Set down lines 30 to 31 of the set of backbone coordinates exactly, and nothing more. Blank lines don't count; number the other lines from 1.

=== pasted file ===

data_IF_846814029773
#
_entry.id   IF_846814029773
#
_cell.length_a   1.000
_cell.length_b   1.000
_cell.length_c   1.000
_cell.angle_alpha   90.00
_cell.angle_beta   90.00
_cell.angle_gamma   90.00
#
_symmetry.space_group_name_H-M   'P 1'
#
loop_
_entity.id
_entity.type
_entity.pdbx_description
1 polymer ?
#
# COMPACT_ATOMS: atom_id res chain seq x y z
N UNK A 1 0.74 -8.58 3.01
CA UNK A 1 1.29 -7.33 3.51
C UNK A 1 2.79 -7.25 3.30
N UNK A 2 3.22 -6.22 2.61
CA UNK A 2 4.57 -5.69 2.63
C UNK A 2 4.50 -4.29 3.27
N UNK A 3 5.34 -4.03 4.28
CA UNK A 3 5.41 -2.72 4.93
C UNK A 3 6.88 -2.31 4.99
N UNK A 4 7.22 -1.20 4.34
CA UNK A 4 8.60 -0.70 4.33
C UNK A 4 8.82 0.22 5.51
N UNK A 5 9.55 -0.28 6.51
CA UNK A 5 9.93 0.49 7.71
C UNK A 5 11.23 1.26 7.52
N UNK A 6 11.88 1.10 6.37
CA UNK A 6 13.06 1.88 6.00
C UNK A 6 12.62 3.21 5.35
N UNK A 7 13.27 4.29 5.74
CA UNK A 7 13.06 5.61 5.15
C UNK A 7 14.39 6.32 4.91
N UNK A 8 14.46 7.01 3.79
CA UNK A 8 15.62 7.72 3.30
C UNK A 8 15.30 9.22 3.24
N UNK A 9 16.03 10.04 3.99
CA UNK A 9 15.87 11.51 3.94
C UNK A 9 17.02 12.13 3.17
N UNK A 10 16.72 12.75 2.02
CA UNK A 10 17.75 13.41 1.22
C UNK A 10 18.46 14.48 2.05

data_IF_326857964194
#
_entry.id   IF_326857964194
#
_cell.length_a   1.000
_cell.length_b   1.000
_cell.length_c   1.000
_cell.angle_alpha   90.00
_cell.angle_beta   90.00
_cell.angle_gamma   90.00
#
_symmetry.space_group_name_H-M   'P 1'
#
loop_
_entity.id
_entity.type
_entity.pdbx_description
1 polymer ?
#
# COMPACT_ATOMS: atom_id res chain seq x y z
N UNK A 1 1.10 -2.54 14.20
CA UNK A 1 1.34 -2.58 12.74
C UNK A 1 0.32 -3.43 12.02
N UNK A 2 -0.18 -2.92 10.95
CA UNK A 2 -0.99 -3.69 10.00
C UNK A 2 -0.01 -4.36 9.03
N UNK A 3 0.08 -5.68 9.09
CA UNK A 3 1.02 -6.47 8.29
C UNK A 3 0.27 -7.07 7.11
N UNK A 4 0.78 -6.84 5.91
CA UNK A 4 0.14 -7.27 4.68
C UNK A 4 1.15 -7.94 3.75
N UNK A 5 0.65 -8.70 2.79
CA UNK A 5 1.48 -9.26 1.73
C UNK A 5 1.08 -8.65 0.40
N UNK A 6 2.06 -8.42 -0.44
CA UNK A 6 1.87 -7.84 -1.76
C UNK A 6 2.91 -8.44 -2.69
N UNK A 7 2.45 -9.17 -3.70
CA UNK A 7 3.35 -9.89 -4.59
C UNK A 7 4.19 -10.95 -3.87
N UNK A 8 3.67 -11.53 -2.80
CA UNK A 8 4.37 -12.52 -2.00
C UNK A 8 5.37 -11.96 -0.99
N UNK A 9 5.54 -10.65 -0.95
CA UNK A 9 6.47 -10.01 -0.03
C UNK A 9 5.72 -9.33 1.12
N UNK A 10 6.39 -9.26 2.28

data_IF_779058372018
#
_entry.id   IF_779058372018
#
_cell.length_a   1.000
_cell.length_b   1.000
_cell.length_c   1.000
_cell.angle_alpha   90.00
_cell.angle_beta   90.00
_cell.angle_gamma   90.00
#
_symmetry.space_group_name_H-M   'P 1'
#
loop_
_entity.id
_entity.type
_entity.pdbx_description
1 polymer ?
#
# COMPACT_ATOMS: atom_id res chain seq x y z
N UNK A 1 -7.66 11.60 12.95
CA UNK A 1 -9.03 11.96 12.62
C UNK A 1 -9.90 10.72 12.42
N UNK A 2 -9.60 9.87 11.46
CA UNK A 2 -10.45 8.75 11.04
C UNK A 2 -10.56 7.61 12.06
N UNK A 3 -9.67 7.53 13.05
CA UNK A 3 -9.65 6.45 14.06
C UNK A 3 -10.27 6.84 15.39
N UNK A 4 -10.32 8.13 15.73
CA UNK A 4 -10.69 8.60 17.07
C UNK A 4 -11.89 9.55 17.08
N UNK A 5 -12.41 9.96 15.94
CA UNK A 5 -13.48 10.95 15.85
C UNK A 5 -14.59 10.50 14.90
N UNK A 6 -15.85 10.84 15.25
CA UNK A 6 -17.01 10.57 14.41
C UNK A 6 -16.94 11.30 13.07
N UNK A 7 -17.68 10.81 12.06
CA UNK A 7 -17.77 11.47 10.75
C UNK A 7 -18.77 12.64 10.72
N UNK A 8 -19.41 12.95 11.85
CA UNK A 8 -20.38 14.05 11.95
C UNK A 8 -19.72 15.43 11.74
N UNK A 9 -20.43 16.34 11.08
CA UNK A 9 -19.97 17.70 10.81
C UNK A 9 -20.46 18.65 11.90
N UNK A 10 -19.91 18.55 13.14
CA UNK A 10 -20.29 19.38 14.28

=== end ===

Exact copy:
N UNK A 4 7.22 -1.20 4.34
CA UNK A 4 8.60 -0.70 4.33